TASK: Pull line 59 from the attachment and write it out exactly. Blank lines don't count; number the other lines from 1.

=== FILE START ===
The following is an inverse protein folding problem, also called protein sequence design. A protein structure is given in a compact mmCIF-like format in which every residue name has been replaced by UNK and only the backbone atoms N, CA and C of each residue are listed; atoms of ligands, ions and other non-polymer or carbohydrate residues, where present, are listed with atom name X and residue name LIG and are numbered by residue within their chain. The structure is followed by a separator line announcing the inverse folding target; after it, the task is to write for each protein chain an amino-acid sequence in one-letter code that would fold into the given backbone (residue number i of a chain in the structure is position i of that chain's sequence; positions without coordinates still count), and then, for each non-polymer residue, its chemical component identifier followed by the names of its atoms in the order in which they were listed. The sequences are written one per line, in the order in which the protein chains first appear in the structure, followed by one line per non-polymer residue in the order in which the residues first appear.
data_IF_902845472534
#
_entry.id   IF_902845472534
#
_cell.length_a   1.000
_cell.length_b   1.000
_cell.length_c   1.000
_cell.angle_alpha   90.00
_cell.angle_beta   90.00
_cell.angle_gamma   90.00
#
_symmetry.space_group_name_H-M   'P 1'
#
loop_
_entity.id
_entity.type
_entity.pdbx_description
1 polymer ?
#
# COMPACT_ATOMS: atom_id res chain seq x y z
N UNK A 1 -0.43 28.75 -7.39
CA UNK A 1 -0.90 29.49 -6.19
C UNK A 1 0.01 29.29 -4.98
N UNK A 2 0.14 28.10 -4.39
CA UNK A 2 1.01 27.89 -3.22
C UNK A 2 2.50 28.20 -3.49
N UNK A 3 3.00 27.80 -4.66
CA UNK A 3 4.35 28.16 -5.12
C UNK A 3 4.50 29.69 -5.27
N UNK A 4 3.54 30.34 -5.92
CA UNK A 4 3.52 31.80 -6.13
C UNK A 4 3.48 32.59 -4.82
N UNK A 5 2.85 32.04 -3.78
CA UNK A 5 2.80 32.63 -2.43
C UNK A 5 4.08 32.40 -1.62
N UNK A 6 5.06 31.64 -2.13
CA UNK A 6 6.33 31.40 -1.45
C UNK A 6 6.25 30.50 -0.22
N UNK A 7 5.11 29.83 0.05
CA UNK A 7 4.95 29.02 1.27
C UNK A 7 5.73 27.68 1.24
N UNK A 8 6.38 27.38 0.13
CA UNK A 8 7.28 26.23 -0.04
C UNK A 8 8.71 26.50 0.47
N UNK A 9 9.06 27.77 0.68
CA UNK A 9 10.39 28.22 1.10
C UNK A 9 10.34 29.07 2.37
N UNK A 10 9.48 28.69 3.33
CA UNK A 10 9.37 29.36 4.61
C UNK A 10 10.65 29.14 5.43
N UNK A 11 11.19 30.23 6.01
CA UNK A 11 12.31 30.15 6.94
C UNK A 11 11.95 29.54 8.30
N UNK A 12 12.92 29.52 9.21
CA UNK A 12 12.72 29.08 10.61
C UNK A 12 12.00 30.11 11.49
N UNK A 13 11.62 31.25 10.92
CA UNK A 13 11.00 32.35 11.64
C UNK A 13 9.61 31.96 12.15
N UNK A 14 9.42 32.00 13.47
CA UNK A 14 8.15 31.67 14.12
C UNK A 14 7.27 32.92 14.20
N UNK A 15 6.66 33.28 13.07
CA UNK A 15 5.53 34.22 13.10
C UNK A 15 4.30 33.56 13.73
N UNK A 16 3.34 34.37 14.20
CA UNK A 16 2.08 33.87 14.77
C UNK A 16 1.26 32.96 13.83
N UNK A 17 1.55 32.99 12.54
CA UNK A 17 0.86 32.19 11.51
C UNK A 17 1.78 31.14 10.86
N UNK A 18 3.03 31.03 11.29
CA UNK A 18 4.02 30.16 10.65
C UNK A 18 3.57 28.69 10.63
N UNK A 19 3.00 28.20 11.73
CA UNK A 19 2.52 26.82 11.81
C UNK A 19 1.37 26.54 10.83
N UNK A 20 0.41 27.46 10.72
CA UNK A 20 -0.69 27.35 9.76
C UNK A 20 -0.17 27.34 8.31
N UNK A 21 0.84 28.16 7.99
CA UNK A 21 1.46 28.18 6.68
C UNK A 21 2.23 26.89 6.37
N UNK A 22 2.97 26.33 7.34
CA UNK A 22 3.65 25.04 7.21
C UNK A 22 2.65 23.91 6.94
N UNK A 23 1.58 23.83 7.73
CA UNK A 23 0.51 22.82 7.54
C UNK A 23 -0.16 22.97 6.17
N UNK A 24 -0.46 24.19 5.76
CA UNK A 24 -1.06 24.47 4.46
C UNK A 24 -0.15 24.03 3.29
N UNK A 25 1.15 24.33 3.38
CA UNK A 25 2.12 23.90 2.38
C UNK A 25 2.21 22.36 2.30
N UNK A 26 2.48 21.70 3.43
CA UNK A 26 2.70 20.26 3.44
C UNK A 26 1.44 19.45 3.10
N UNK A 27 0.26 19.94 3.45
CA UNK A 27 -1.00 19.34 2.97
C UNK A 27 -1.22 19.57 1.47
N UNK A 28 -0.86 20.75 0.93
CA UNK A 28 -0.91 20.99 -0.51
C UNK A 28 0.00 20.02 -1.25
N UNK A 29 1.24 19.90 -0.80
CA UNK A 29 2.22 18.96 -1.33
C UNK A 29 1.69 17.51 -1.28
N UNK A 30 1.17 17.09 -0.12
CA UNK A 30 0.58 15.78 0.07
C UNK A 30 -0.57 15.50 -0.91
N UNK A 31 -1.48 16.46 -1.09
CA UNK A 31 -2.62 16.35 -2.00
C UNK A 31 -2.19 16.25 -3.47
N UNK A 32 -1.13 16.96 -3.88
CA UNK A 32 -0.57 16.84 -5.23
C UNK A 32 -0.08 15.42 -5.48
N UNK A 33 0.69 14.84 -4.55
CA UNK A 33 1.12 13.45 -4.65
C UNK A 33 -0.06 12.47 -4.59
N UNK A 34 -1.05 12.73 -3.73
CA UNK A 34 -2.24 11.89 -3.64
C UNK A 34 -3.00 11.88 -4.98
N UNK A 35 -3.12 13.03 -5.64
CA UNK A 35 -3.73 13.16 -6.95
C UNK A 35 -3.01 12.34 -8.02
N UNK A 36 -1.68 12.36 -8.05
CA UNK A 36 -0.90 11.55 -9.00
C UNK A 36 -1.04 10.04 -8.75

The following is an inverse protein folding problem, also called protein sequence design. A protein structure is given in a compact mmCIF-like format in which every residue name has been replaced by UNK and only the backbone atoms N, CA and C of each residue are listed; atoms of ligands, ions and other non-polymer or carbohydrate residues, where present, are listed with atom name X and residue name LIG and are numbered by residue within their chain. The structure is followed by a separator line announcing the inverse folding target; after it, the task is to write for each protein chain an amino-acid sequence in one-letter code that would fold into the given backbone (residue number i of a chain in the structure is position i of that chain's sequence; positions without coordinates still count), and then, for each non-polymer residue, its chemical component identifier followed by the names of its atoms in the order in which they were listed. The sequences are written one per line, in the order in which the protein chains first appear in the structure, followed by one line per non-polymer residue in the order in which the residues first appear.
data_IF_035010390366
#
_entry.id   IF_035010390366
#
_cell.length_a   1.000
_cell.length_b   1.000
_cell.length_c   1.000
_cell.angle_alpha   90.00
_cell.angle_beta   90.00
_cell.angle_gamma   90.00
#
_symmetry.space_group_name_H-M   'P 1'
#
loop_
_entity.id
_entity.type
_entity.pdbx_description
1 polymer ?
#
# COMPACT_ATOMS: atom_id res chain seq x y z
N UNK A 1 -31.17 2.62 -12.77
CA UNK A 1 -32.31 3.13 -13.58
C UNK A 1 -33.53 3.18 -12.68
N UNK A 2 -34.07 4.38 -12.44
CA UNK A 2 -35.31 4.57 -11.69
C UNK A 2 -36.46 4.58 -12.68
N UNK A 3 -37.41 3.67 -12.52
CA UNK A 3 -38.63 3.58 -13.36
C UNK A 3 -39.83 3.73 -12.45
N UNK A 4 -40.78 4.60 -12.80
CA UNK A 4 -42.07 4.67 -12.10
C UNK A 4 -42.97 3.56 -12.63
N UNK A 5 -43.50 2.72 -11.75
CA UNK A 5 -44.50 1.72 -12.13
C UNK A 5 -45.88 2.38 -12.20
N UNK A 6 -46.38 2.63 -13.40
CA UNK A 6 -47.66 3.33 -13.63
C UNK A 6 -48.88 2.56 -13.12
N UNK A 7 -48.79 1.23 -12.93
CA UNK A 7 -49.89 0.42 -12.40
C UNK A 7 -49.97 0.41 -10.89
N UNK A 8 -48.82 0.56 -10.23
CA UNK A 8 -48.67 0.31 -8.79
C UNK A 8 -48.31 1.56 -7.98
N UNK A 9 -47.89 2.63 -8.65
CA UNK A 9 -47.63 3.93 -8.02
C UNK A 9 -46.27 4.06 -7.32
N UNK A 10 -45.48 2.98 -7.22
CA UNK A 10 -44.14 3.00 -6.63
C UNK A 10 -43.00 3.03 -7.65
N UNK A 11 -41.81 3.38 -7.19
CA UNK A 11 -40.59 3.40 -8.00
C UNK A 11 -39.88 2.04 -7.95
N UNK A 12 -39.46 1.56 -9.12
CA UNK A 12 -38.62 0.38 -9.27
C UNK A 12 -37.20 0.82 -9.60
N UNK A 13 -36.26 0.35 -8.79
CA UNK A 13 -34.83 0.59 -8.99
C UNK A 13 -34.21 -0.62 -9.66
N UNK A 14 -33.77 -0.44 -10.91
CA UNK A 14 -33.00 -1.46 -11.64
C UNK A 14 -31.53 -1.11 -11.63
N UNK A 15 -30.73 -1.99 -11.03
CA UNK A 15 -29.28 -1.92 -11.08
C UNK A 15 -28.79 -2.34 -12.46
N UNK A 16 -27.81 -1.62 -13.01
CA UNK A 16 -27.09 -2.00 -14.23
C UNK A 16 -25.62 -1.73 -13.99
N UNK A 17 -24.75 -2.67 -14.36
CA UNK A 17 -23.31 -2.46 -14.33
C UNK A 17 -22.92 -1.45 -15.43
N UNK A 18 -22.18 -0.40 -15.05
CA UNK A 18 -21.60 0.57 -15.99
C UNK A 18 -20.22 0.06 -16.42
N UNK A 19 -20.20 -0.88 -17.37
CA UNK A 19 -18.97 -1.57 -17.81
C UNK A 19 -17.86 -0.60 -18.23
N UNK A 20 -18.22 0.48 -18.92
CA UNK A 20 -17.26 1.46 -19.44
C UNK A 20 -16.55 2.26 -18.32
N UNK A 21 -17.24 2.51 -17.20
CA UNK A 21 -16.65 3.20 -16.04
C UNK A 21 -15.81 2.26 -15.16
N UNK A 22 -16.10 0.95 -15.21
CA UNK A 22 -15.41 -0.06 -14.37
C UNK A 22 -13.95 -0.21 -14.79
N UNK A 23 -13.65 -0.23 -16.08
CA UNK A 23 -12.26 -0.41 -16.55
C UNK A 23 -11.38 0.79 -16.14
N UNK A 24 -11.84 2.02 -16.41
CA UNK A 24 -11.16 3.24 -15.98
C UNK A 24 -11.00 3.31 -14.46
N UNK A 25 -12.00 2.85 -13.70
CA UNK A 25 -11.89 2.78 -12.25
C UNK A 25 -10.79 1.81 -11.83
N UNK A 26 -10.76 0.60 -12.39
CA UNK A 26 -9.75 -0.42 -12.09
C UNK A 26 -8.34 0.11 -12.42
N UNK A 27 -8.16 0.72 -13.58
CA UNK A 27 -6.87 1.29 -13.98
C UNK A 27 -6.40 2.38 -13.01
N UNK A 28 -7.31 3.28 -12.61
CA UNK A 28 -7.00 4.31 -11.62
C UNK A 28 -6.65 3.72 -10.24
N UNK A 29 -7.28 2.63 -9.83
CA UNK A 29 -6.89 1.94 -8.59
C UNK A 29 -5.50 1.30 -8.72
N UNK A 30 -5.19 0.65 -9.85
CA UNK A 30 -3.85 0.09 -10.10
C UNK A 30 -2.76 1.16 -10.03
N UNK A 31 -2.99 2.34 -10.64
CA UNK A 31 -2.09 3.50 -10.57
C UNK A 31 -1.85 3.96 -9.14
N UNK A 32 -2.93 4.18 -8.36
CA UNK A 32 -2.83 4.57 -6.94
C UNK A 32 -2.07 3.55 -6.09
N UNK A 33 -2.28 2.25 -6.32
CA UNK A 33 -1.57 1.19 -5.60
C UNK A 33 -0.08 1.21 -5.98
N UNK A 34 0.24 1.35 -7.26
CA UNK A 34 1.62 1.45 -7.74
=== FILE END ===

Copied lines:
CA UNK A 13 11.00 32.35 11.64